All animal species exhibit certain fundamental similarities in form and behavior, but also many striking differences despite very similar complements of genes. It is likely that conserved networks that regulate gene expression underlie most of the similarities, and that alterations in those regulatory networks can explain many aspects of biological diversity. Understanding the structures of conserved regulatory networks, and how they can be modified to yield biological diversity both between and within species, are major challenges in biology and the focus areas of our theme.
Even small differences in genome sequence - for example, between individual humans - can translate into an amazing diversity of form, function and behaviors. Small sequence differences have especially large impact when they alter the function regulatory molecules that coordinate genomic response to environmental signals. These “first responders,” including transcription factors, signaling molecules, and regulatory RNAs, interact within regulatory networks to control sequential cascades of downstream genes. Perturbing regulatory network components or their connectivity can thus have potent effects on development and behavior.
Regulatory networks can be altered by genetic mutation, but they can also be “rewired” in response to experience and other environmental factors through epigenetic modification of the DNA. Mutation of regulatory network components determines inborn aspects of interspecies and individual diversity, while epigenetic modifications in response to environment and experience fine-tune inborn diversity and underlie processes of developmental and behavioral plasticity. Our goal is to define gene regulatory networks that underlie the expression of complex patterns of development and behavior, and to understand how those networks are shaped by mutation and epigenetic events to craft individual and species diversity.
The theme draws together a team of researchers from neuroscience, developmental biology, evolutionary biology, mathematics, bioinformatics, and physics to collaboratively tackle the following interrelated questions:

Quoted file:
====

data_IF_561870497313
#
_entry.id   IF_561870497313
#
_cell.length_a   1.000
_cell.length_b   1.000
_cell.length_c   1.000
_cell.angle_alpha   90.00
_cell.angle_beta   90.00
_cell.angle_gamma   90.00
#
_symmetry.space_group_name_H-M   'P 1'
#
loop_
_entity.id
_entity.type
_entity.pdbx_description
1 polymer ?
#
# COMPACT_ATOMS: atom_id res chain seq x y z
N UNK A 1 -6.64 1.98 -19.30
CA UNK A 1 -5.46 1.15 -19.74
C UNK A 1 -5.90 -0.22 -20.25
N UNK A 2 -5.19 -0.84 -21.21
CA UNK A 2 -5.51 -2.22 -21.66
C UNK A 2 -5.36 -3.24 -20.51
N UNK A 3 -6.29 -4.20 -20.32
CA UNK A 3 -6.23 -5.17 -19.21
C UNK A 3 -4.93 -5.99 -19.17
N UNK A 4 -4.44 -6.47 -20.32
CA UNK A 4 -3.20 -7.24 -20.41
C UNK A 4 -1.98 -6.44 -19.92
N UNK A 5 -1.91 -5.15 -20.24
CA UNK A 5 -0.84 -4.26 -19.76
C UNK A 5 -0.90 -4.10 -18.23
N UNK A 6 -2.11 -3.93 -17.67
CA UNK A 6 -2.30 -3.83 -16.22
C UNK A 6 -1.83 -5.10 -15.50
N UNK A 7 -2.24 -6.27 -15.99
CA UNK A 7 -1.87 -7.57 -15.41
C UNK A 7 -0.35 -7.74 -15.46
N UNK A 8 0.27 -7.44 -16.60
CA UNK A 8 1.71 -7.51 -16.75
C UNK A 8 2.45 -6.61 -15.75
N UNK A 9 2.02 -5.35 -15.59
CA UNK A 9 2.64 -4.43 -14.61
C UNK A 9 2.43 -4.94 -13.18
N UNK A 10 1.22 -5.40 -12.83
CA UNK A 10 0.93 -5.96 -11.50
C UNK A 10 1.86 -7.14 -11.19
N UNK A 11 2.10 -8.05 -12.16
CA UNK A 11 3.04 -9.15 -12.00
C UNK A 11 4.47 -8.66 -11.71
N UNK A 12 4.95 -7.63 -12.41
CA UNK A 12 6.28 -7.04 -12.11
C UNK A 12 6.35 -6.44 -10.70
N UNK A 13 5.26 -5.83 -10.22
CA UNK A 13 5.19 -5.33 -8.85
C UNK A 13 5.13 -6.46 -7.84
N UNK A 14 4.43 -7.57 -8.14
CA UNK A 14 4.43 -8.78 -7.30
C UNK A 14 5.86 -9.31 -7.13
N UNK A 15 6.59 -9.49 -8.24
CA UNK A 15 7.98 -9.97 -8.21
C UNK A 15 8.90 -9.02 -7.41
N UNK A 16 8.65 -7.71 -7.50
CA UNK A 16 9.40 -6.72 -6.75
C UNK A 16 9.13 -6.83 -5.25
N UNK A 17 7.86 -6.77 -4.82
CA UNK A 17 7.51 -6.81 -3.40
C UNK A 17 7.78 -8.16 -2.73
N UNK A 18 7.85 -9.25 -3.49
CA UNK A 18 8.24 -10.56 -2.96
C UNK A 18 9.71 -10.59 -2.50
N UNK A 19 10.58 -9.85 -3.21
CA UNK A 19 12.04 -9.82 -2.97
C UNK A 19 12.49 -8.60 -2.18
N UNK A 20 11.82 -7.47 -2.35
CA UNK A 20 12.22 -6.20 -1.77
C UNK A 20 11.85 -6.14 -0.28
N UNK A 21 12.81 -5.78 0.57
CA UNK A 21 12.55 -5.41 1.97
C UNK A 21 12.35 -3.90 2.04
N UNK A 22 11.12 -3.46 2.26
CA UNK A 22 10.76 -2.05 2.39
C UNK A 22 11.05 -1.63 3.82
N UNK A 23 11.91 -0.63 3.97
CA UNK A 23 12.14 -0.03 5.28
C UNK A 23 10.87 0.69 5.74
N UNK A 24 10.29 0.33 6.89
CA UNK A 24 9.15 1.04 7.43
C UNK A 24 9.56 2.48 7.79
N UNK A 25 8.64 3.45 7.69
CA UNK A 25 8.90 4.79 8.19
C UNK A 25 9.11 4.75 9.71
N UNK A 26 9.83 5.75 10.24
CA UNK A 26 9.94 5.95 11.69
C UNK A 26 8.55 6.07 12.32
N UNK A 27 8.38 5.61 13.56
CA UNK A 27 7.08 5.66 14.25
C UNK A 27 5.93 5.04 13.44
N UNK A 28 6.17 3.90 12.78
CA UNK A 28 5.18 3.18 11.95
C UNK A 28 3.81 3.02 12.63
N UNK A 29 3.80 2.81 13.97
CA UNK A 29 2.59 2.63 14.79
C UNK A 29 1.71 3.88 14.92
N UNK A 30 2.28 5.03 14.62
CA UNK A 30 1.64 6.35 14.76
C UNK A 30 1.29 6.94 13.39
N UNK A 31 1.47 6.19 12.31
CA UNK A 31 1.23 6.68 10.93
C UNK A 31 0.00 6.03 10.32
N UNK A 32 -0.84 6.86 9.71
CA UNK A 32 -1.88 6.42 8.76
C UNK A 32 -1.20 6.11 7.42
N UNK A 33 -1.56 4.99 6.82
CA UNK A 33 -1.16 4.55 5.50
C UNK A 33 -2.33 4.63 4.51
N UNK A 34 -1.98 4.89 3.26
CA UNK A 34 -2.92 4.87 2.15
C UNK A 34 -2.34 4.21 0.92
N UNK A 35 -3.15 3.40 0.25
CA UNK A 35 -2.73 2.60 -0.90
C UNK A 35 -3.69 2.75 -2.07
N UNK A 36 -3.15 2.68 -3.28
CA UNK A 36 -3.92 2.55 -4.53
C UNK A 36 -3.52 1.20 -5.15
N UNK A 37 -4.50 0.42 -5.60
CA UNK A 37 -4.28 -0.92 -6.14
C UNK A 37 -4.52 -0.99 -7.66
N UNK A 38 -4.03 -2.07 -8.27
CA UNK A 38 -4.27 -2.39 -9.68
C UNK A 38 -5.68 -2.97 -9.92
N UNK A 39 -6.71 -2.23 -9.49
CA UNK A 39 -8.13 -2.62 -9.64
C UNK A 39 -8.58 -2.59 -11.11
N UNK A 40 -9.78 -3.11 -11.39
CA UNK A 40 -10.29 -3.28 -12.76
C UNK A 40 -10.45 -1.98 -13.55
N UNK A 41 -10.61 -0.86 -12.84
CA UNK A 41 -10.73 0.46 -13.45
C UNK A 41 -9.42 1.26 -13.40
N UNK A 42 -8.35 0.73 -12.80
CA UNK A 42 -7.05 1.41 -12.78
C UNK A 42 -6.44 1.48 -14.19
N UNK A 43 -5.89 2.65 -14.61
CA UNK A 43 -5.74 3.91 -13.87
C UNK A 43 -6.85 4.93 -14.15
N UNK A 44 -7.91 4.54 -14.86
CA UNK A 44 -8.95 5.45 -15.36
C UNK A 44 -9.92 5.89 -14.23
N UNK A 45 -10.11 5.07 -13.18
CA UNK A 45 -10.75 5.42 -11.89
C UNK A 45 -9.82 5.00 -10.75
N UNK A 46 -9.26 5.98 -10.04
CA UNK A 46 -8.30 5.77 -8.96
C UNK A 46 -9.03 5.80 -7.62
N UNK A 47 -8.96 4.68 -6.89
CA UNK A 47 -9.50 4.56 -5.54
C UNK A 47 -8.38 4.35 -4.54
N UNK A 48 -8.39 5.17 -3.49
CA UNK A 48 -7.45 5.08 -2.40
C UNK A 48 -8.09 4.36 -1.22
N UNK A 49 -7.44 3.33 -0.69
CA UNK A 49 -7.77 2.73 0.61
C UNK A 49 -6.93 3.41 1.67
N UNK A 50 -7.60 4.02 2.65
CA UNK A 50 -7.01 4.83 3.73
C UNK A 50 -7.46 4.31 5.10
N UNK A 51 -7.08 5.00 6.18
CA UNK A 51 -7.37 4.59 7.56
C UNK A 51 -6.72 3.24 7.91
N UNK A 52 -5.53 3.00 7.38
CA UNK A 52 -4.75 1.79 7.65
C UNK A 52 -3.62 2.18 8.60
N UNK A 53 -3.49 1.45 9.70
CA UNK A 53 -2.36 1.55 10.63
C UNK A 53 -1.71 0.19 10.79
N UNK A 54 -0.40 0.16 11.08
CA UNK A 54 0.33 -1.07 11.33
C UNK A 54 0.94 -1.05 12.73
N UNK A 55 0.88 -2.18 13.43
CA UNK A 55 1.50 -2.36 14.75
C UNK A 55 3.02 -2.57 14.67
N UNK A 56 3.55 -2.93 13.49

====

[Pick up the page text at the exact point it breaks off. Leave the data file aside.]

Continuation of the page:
- How does the genome respond to developmental signals and environmental stimuli, especially those related to social experience?
- What mechanisms control and modulate those responses? What are the major components of those mechanisms, and how are they integrated into gene regulatory networks?
- How do alterations in regulatory networks - through mutation, epigenomic changes, or other – translate into behavioral and developmental diversity and plasticity?
- Are these regulatory networks conserved between species, either in their components and the details of direct interactions among network elements, or at a higher level of organization?
- How does diversity in regulatory network architecture contribute to interspecies and individual diversity?
The theme addresses these issues by studying conserved behaviors and key developmental events in a diverse set of animal models, developing gene expression, transcription-factor binding, epigenomic, and other types of genome-scale datasets with high-throughput techniques. Theme members develop computational tools and infrastructure to integrate these data, to compare them across species, and to predict the outcome of structural variation in network components. The theme also develops molecular methods, as well as cell-based and animal models, to test hypotheses arising from computational predictions.
Current topics include:
- Developing analytical methods for spatial transcriptomics data
- Using single cell and spatial transcriptomics data to integrate neural and molecular mechanisms associated with social behavior
- Mapping genotype to social behavior phenotypes via single cell transcriptomics
- Mechanisms of brain mitochondrial metabolism and social behavior
- Developing an interdisciplinary approach to contemporary issues in genes, behavior and society
By employing a range of diverse biological systems, researchers aim to extract the essential features of networks that have evolved to control plasticity in neural and developmental contexts. Practical applications may include the development of medical therapeutics for mental health, aging, and developmental disorders. Funding for several aspects of theme research provided by the Simons Foundation.